A big problem with attaching pejorative terms to an objective observation is that the terms themselves can incite more passion and negativity than the phenomenon being considered.
East Asians want to look like people from the United States.
To not acknowledge American cultural influence as a main stimulus in the development of modern Asian plastic surgery seems disingenuous if not dishonest, but, in any case, that was then and this is now. The phenomenon has since transcended this once-important connection and now feeds almost entirely on itself.
The Korean Wave has all but dispensed with the "cultural superiority" myth as a driver of current demand. If East Asians ever wanted to look like another group, it's not the Americans but rather their own K-pop performers who have undergone so much body modification that some observers have commented that they seem eerily transformed into a distinct new racial grouping.
Asian patients seeking surgery desire to look like other Asians who inherited natural features they find more desirable.
While there is some truth to this, for the most part it's of minor significance. Sure, some Asians do have inborn double eyelids, but such creases are usually quite low and weak and not that similar to those obtained after eyelid surgery.
Plus, how many patients go the other way--for instance, ask a surgeon to remove whatever natural eyelid creasing they were born with? If the requests always go strictly in one direction, there must be something more elemental driving such "personal" preferences.
Young Asians have surgery to perk up features that have lost their previous zing.
For that to be true, this group would need to be closer in age to fifty, which is not the case. Sure, everybody grows older, and aging is a major driver of plastic surgery in the West. But what we know as "Asian plastic surgery" has little to do with restoration or rejuvenation.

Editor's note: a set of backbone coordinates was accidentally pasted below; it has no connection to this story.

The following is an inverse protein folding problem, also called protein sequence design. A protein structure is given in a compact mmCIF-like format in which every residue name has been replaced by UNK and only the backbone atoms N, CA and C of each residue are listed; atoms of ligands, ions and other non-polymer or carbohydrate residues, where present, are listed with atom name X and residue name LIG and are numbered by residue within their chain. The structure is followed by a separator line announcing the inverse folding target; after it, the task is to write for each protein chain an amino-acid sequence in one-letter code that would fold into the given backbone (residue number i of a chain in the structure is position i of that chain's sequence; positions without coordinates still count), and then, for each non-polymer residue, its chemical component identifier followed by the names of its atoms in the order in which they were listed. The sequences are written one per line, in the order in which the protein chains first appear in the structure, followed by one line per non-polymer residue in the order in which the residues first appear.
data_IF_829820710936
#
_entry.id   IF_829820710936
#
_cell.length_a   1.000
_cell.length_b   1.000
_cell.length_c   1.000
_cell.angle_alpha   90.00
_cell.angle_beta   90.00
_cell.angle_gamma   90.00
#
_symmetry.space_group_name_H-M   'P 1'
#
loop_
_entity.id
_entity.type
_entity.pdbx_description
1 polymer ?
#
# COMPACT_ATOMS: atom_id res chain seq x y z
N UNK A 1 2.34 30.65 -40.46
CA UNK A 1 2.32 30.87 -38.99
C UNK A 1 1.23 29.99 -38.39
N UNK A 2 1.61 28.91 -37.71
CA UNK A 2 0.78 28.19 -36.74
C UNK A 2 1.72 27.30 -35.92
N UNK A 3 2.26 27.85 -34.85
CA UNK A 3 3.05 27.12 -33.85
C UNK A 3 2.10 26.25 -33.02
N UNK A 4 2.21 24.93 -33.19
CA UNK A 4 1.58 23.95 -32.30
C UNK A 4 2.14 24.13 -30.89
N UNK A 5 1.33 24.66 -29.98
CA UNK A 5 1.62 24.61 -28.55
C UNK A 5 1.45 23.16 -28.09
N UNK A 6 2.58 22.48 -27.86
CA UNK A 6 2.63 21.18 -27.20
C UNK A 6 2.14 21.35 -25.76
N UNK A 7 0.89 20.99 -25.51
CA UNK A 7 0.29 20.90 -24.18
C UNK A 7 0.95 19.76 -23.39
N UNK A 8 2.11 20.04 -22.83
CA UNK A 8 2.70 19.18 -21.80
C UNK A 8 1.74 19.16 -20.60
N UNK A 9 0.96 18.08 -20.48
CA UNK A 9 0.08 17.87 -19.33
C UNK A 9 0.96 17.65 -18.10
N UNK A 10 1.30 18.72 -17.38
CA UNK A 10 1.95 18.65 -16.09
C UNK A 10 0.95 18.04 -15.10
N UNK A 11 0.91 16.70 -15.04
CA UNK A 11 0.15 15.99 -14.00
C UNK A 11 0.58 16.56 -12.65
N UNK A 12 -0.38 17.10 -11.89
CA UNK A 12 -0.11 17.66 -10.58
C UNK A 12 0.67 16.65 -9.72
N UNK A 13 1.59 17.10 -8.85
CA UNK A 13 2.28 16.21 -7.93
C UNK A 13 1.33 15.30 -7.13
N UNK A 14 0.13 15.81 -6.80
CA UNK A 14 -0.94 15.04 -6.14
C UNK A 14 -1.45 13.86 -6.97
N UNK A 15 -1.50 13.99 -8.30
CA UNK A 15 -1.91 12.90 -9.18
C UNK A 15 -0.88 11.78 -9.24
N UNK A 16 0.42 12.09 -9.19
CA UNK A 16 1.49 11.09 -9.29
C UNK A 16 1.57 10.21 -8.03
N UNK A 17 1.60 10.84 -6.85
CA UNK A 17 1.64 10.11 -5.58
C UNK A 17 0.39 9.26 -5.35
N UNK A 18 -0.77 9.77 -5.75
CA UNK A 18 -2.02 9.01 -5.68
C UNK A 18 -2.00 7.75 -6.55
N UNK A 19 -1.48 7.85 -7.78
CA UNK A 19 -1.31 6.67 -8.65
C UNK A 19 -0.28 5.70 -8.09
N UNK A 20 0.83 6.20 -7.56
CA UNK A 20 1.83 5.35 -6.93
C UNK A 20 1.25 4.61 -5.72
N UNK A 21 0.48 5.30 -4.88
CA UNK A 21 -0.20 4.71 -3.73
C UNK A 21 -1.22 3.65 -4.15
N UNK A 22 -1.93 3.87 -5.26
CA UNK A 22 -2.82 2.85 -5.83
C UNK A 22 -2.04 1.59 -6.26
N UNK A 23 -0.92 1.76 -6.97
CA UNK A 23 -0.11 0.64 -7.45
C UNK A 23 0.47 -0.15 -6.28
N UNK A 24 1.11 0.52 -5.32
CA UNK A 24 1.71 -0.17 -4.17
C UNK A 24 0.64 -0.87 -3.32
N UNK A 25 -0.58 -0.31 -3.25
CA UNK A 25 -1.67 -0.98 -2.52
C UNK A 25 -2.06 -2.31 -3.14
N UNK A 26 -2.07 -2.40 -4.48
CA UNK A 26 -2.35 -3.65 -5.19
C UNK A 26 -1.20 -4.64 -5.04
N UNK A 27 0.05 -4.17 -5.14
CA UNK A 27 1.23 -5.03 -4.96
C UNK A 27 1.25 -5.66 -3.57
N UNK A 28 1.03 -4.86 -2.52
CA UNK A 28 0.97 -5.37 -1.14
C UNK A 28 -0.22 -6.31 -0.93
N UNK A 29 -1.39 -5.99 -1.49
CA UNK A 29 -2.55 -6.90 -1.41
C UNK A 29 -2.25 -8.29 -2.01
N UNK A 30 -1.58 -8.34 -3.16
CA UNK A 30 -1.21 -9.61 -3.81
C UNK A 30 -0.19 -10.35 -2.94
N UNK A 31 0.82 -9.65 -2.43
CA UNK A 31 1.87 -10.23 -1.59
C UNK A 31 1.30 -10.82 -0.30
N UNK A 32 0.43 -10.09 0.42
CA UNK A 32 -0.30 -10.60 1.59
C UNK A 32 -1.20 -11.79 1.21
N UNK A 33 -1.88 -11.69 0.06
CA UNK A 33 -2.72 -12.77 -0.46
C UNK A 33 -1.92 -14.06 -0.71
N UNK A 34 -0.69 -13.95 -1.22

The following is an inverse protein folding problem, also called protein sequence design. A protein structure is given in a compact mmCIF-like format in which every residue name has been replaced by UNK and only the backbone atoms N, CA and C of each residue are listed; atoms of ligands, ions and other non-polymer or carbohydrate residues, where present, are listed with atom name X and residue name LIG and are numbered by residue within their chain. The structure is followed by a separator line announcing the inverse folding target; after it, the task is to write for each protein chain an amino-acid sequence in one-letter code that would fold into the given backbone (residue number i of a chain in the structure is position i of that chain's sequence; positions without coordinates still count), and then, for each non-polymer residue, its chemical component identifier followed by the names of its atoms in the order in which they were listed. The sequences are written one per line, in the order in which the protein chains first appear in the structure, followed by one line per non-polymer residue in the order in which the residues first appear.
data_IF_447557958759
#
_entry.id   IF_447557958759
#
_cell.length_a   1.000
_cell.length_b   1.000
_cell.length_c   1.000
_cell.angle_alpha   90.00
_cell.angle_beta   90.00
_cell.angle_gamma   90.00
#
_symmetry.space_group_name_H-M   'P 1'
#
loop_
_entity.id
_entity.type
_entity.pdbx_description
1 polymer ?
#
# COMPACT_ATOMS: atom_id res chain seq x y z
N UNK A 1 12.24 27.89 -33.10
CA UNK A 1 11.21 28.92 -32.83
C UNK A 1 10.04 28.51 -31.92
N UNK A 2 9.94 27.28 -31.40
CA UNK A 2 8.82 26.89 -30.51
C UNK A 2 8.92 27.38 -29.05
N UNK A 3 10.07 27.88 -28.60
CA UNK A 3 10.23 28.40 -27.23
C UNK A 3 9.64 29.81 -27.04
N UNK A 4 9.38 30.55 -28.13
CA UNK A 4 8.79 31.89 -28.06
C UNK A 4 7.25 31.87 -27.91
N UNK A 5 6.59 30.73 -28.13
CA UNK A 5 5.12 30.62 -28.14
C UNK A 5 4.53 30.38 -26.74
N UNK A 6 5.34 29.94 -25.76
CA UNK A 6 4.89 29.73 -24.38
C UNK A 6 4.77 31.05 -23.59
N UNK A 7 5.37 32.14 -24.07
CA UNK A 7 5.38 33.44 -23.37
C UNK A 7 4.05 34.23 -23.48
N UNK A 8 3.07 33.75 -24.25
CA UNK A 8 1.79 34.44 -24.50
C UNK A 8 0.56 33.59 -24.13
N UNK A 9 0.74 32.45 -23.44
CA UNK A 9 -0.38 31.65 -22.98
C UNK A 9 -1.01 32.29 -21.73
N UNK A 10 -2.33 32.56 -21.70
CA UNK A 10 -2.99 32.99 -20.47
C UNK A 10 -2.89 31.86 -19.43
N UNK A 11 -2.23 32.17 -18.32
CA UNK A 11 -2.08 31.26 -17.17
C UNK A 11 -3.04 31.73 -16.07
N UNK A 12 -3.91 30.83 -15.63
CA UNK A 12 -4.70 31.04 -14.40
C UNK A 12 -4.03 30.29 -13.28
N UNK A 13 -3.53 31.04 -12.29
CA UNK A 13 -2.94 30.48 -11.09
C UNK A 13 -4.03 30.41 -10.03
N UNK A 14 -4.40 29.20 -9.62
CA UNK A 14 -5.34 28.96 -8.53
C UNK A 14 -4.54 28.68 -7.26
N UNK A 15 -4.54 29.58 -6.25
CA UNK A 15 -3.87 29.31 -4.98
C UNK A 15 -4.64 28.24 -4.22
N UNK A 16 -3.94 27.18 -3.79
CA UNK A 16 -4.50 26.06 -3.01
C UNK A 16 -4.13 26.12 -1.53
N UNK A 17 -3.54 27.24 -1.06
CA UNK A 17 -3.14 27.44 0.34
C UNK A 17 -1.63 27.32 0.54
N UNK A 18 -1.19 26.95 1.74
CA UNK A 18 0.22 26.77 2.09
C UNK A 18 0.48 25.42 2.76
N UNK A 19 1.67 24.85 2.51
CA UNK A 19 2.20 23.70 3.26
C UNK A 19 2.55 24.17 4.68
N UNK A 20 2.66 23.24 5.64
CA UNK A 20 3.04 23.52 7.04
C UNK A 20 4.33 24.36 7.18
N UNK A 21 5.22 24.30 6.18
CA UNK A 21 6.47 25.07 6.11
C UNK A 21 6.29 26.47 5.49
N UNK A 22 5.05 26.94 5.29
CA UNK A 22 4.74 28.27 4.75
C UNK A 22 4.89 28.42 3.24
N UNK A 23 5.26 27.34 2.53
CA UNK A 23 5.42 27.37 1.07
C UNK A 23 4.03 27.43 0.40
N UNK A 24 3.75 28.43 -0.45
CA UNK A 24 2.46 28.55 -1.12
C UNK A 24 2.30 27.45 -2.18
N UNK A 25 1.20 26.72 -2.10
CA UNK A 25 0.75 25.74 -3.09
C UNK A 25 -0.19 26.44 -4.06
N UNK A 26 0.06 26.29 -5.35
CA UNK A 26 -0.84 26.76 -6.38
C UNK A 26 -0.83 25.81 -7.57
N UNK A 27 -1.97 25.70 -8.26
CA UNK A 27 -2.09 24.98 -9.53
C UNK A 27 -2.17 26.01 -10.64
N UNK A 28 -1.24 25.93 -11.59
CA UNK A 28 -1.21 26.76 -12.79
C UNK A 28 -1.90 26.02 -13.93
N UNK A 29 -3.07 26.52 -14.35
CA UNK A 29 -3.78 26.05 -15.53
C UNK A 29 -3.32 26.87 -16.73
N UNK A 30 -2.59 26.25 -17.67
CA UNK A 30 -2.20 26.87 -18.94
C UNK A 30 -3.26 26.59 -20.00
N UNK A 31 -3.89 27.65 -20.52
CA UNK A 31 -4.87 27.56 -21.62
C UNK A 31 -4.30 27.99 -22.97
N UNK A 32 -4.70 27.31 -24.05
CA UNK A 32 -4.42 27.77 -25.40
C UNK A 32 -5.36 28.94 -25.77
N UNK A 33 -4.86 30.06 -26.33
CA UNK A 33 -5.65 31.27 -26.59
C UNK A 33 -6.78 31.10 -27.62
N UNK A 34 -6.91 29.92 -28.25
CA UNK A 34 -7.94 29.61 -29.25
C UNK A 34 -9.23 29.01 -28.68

Asians undergo plastic surgery to "look beautiful."
This argument is the most empty of them all because most young Asians already look beautiful to start. One seldom hears the "beautiful argument" from anyone but plastic surgeons in the East, who, interestingly, often feature pictures of American women on their websites and local advertising. Western surgeons better understand that there are no set beauty standards (or at least that marketing the concept doesn't seem to fly in the United States). In South Korea, however, the "look more beautiful" goal (with an overtly Western twist) is widely emphasized.
In the end, the motivation for undergoing cosmetic surgery is too personal, complex, and variable to allow broad generalizations across entire populations or assign value judgments. As in the West, most people in East Asia seem to choose cosmetic surgery less out of insecurity or coercion and more to try to feel a little better about a physical feature that may, for whatever reason, be bothering them.
More on Asian Plastic Sugery Overview >
30 Asian and European Facial Attributes Compared (photomontage)
Identity, Ethnicity, and Culture (video)
Politically inCorrect Asian Plastic Surgery